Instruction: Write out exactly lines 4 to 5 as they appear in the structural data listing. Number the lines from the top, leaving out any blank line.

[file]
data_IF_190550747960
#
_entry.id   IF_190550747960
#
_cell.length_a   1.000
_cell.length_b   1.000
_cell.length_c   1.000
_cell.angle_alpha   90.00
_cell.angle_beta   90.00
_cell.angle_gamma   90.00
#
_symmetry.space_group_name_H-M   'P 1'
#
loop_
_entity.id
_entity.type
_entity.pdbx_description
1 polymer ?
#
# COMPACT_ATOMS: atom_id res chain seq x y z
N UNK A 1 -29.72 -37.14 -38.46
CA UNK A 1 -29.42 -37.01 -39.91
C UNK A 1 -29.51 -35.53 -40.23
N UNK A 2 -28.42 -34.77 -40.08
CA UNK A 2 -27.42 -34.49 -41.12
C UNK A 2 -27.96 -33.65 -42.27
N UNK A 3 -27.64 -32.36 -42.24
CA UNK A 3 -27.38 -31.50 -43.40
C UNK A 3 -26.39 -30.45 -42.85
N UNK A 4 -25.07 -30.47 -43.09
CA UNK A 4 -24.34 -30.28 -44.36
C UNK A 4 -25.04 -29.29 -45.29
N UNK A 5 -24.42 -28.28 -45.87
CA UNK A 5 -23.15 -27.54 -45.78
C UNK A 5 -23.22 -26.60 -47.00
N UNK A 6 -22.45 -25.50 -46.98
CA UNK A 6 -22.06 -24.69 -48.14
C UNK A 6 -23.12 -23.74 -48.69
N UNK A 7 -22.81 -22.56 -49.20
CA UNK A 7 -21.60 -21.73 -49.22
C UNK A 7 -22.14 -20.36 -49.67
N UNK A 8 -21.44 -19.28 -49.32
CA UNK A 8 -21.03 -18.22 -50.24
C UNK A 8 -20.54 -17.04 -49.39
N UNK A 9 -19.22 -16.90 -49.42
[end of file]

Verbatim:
#
_cell.length_a   1.000